"I went back to university but really struggled on nights out and if someone made fun of my scarf or said anything I would spend the night in the toilets crying.

"That wasn't the worst part as I was studying Silversmithing and making jewellery.

"I found I couldn't cope with the heat of melting the silver and using the torch and ended up behind with my work.

"Everything just started to fall apart around me.

"I knew I couldn't cope with being at university and wanted to go home but I felt like such a failure and that I had let my parents down," she says, with tears rolling down her cheeks.

"So even though it broke my heart I left university and went home.

"Even worse than that people had started to call me the 'burns girl' and wanted to know how I was and asked questions about what had happened.

"Eventually I went to my doctor who prescribed antidepressants which helped me cope with the panic and anxiety; but didn't help with all the questioning and people talking about me."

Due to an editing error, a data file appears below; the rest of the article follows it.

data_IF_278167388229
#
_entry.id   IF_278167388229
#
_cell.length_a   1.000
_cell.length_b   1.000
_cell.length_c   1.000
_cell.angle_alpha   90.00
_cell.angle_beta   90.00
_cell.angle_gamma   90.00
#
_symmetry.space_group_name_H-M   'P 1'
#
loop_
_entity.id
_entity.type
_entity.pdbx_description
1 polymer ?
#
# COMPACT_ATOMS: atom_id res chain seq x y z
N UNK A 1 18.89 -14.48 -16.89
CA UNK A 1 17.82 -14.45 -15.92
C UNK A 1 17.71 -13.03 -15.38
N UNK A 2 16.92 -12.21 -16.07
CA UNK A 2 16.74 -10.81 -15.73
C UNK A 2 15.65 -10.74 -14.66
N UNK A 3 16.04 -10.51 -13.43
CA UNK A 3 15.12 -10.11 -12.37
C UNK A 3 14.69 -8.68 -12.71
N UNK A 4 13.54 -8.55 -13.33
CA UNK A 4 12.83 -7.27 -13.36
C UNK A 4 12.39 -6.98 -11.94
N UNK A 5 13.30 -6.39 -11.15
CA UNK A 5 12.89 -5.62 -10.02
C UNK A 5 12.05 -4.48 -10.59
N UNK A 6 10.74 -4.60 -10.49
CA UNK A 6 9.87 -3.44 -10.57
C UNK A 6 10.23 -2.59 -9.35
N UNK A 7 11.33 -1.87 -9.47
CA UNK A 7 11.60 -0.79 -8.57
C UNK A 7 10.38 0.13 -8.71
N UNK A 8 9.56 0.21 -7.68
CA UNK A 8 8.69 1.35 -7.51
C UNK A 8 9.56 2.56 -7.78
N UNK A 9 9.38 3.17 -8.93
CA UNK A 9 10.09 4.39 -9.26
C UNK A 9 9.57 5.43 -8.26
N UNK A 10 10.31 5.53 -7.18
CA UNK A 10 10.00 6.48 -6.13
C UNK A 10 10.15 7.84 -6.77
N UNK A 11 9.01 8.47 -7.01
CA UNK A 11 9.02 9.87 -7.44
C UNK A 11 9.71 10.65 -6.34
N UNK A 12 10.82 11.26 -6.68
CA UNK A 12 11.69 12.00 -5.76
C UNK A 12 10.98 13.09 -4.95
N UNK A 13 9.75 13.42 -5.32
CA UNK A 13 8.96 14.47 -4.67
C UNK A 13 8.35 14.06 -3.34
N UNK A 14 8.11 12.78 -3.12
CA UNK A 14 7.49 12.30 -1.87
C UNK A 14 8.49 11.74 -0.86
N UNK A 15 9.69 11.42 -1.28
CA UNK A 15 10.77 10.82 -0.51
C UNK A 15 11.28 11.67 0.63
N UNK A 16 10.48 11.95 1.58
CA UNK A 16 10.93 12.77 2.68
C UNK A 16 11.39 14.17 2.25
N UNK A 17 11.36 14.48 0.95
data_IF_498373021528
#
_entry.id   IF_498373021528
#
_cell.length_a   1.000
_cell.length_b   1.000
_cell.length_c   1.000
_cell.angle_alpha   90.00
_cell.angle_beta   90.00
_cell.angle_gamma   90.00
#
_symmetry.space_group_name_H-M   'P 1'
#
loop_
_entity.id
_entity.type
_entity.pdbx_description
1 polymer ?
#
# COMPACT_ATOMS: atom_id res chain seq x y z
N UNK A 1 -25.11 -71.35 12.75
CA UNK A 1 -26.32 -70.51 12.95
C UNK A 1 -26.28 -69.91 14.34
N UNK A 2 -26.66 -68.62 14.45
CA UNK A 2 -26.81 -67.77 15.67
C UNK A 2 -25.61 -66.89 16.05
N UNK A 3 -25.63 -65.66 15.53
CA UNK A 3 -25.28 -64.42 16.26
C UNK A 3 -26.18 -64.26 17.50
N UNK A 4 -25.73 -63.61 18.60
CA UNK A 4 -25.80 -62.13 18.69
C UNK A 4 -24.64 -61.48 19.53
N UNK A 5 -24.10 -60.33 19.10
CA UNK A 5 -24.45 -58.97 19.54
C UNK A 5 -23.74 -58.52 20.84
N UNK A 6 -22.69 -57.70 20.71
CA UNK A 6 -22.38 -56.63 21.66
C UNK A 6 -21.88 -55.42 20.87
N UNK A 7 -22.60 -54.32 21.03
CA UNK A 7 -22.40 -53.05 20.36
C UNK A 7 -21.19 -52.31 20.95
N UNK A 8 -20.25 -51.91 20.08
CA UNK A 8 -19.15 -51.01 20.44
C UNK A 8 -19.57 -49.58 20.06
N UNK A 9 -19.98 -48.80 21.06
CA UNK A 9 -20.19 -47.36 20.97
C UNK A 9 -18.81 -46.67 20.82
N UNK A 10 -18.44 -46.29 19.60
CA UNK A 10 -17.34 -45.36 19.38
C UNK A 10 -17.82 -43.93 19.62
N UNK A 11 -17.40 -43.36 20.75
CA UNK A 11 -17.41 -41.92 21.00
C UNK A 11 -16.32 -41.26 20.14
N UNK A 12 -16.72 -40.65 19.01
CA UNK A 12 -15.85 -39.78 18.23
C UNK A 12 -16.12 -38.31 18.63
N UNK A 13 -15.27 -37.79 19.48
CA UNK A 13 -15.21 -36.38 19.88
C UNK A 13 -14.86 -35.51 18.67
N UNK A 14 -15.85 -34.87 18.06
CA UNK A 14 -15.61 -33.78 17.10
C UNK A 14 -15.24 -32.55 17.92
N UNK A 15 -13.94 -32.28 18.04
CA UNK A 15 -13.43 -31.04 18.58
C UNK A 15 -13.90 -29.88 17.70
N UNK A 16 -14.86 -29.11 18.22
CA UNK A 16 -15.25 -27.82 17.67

Rebecca added: "I knew I needed to get away so I applied for a job as a holiday rep in Spain which I got - a week later I packed up and left home.

"My parents begged me not to go but I just needed to get away from everything and everyone for a while and just have a completely fresh start.

"In the beginning I was happy - I was 'smiley' Rebecca who helped everyone have a good time on holiday. It didn't seem strange that I wore a cap or scarf and no one asked any questions."

Rebecca stayed in her resort for seven months trying to put the pieces of her life back together.

But, as the season got busier and more people arrived and it got hotter, she started to panic again.

"I knew I was running from my demons," she says. "And I knew I couldn't keep doing that. So, after seven months I handed in my notice but I still wasn't ready for home.

"I stayed for another month to have an extended holiday, but when I ran out of money I knew I had to go home and face up to things."

Delighted to see her, Rebecca's parents, Martin and Angela, made a phone call that was to be the turning point for her.